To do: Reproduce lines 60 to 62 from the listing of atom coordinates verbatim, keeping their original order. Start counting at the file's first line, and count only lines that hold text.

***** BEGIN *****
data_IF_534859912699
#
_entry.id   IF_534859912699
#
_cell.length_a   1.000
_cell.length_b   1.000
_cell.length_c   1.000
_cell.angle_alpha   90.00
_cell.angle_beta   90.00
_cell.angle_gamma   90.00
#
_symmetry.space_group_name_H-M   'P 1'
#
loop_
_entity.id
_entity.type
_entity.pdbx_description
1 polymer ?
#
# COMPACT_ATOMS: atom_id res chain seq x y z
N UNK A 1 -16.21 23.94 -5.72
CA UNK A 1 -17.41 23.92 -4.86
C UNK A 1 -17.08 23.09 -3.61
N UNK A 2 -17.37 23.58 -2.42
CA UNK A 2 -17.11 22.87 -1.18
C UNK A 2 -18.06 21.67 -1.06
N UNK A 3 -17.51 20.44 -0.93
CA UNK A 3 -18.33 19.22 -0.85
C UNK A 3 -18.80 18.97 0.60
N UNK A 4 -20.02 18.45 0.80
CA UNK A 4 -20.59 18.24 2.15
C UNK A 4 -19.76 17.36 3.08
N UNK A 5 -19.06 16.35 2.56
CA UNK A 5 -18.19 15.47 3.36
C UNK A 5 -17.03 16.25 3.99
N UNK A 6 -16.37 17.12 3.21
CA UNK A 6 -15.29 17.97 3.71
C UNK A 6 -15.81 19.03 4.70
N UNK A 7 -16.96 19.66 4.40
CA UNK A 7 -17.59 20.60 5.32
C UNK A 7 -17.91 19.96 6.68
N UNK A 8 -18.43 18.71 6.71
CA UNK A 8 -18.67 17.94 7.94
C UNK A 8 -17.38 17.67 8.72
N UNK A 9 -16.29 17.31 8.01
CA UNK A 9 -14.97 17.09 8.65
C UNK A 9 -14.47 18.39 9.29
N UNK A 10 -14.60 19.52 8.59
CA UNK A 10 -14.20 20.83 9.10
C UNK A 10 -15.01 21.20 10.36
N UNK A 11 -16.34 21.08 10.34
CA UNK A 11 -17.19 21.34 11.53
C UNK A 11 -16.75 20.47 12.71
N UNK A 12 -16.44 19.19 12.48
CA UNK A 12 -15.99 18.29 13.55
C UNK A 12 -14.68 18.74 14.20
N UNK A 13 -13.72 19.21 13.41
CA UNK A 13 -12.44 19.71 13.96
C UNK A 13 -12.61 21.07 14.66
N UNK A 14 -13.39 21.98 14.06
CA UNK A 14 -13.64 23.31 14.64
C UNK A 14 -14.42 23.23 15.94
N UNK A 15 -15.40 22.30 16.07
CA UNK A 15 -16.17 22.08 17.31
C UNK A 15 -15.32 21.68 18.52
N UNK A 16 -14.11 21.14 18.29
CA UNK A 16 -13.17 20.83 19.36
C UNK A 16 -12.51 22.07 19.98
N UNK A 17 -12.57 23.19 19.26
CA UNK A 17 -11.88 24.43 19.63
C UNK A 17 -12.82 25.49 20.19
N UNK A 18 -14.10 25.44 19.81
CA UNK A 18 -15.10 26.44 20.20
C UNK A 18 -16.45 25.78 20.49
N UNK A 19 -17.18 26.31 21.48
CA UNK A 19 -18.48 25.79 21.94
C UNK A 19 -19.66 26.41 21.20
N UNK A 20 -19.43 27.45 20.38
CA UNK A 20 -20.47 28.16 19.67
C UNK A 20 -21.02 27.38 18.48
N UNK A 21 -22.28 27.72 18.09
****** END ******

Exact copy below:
N UNK A 14 -13.39 21.98 14.06
CA UNK A 14 -13.64 23.31 14.64
C UNK A 14 -14.42 23.23 15.94